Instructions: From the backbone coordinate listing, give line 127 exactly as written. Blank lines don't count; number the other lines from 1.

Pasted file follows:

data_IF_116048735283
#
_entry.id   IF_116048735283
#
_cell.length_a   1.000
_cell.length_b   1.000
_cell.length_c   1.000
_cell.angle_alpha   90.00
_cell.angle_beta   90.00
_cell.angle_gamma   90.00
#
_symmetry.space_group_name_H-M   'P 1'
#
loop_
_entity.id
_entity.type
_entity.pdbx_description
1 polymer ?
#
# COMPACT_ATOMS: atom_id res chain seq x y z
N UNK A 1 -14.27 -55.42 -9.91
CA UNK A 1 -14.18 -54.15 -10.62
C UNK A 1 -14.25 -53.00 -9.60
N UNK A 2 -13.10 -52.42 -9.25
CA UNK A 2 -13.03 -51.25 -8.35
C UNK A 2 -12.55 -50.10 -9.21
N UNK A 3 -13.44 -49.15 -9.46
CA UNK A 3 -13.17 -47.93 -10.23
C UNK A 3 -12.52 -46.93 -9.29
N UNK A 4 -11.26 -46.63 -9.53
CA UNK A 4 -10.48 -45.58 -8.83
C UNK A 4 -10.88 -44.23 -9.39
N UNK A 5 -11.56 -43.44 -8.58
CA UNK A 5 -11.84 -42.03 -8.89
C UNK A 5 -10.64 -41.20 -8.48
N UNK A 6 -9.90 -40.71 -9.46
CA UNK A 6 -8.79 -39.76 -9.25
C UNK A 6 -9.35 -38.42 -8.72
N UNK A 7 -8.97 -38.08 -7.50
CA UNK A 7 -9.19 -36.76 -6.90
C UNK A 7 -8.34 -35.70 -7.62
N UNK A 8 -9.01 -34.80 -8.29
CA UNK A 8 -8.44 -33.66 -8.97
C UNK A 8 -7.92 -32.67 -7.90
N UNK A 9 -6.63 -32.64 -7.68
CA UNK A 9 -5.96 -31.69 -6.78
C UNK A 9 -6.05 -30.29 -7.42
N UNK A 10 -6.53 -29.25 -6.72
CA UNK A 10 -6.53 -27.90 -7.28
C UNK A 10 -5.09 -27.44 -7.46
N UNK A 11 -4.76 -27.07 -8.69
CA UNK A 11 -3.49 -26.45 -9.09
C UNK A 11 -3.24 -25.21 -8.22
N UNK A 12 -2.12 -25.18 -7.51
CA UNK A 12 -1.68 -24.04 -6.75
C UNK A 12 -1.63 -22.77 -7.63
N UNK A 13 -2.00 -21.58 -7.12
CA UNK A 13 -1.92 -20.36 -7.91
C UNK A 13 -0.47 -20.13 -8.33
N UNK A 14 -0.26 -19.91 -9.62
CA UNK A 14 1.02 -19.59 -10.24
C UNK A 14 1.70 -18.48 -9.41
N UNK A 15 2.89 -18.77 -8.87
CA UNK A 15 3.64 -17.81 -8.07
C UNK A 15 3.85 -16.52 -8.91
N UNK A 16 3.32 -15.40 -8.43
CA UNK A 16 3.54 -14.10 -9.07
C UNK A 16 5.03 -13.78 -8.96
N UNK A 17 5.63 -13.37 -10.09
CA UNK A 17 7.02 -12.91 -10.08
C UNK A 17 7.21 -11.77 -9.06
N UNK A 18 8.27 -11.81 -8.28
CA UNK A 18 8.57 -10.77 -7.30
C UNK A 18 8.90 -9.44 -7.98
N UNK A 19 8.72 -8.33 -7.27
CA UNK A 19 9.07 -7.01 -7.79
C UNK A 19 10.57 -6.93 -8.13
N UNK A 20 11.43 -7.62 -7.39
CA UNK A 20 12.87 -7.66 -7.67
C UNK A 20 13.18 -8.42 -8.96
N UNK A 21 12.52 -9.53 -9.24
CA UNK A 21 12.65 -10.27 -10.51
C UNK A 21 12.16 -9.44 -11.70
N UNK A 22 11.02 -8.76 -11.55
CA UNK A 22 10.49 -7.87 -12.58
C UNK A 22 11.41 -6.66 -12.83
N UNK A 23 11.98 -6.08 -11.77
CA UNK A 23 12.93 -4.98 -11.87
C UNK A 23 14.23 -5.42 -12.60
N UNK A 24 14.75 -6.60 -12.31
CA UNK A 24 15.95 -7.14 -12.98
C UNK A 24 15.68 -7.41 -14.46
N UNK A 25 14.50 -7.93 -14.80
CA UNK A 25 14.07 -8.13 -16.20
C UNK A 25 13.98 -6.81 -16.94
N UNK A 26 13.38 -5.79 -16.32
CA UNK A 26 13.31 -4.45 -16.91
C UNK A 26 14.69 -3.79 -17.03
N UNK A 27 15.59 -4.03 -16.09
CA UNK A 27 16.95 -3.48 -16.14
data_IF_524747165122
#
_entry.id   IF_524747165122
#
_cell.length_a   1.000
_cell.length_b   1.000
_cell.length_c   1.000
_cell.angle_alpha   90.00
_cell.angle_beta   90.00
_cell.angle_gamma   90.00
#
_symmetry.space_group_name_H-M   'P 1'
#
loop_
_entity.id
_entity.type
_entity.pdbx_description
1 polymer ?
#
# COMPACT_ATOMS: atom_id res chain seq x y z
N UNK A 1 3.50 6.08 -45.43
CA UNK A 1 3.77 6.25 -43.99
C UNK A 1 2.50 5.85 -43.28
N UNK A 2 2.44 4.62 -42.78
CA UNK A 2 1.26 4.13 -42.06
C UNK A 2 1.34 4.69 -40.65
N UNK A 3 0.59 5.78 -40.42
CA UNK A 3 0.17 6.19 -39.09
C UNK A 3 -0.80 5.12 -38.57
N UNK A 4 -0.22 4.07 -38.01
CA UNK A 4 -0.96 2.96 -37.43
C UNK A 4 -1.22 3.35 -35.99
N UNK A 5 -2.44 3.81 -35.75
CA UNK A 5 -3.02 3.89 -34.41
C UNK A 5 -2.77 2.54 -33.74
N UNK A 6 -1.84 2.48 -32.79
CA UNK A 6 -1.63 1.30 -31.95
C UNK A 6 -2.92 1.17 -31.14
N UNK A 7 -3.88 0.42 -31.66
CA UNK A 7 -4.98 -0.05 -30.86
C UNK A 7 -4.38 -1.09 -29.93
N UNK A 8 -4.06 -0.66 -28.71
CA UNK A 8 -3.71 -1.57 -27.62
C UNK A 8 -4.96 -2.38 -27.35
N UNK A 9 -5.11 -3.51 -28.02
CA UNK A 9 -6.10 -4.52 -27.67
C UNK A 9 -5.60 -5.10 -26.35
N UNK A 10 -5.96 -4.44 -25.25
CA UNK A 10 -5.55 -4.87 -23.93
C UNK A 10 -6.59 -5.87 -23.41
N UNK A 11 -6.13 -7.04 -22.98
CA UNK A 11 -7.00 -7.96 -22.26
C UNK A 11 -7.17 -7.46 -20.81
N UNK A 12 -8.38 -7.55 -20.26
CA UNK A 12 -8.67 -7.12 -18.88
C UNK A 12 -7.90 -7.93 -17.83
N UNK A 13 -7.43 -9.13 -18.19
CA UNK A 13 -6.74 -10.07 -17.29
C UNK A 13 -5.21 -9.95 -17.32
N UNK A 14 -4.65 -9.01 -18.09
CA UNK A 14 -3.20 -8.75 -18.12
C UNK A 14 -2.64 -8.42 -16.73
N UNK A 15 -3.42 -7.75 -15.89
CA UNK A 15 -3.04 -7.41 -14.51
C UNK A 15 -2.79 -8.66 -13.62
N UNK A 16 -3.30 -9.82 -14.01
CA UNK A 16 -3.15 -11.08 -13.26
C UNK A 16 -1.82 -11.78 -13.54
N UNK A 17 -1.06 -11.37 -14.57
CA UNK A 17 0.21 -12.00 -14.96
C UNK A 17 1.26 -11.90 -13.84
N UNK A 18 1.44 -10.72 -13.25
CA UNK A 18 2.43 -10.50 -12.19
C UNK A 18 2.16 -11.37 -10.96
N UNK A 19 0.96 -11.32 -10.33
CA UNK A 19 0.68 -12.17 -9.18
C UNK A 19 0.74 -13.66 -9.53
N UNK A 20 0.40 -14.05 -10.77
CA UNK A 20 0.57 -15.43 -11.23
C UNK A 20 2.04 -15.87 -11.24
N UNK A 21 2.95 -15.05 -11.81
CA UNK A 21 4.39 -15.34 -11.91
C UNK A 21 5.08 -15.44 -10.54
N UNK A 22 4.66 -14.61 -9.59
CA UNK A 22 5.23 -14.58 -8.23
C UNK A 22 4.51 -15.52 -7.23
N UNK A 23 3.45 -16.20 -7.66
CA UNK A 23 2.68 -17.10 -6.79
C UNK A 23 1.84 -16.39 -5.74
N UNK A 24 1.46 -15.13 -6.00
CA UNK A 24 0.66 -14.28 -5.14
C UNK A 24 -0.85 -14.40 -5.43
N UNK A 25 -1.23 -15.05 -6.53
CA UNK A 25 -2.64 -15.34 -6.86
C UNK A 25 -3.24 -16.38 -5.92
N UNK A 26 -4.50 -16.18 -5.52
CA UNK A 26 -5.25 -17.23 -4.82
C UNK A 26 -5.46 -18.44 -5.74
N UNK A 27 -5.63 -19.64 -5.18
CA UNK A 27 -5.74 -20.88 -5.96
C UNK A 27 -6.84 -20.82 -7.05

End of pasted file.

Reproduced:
N UNK A 3 0.59 5.78 -40.42